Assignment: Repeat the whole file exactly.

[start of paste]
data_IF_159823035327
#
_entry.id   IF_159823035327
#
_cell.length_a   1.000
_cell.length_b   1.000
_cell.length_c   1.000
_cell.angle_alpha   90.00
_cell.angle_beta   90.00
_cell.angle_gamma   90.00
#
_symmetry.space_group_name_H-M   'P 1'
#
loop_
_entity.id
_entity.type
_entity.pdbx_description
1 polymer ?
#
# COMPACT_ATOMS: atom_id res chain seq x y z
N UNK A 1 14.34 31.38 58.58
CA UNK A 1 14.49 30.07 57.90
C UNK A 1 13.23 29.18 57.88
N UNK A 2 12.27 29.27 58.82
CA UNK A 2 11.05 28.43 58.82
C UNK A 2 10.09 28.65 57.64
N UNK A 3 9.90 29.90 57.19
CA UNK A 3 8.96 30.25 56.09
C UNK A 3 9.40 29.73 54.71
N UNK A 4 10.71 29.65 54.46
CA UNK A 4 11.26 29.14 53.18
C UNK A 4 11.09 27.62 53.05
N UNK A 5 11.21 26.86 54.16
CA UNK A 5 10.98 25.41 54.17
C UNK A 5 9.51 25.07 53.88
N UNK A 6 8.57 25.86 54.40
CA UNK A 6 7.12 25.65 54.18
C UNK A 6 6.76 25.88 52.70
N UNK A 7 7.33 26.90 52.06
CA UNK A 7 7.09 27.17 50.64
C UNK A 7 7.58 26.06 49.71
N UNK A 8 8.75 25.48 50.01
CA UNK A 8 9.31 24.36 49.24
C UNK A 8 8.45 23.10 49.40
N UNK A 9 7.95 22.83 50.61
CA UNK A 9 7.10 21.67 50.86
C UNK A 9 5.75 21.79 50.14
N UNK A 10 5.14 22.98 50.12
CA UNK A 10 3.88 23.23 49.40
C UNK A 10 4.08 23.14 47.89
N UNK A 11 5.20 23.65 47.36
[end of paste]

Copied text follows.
data_IF_159823035327
#
_entry.id   IF_159823035327
#
_cell.length_a   1.000
_cell.length_b   1.000
_cell.length_c   1.000
_cell.angle_alpha   90.00
_cell.angle_beta   90.00
_cell.angle_gamma   90.00
#
_symmetry.space_group_name_H-M   'P 1'
#
loop_
_entity.id
_entity.type
_entity.pdbx_description
1 polymer ?
#
# COMPACT_ATOMS: atom_id res chain seq x y z
N UNK A 1 14.34 31.38 58.58
CA UNK A 1 14.49 30.07 57.90
C UNK A 1 13.23 29.18 57.88
N UNK A 2 12.27 29.27 58.82
CA UNK A 2 11.05 28.43 58.82
C UNK A 2 10.09 28.65 57.64
N UNK A 3 9.90 29.90 57.19
CA UNK A 3 8.96 30.25 56.09
C UNK A 3 9.40 29.73 54.71
N UNK A 4 10.71 29.65 54.46
CA UNK A 4 11.26 29.14 53.18
C UNK A 4 11.09 27.62 53.05
N UNK A 5 11.21 26.86 54.16
CA UNK A 5 10.98 25.41 54.17
C UNK A 5 9.51 25.07 53.88
N UNK A 6 8.57 25.86 54.40
CA UNK A 6 7.12 25.65 54.18
C UNK A 6 6.76 25.88 52.70
N UNK A 7 7.33 26.90 52.06
CA UNK A 7 7.09 27.17 50.64
C UNK A 7 7.58 26.06 49.71
N UNK A 8 8.75 25.48 50.01
CA UNK A 8 9.31 24.36 49.24
C UNK A 8 8.45 23.10 49.40
N UNK A 9 7.95 22.83 50.61
CA UNK A 9 7.10 21.67 50.86
C UNK A 9 5.75 21.79 50.14
N UNK A 10 5.14 22.98 50.12
CA UNK A 10 3.88 23.23 49.40
C UNK A 10 4.08 23.14 47.89
N UNK A 11 5.20 23.65 47.36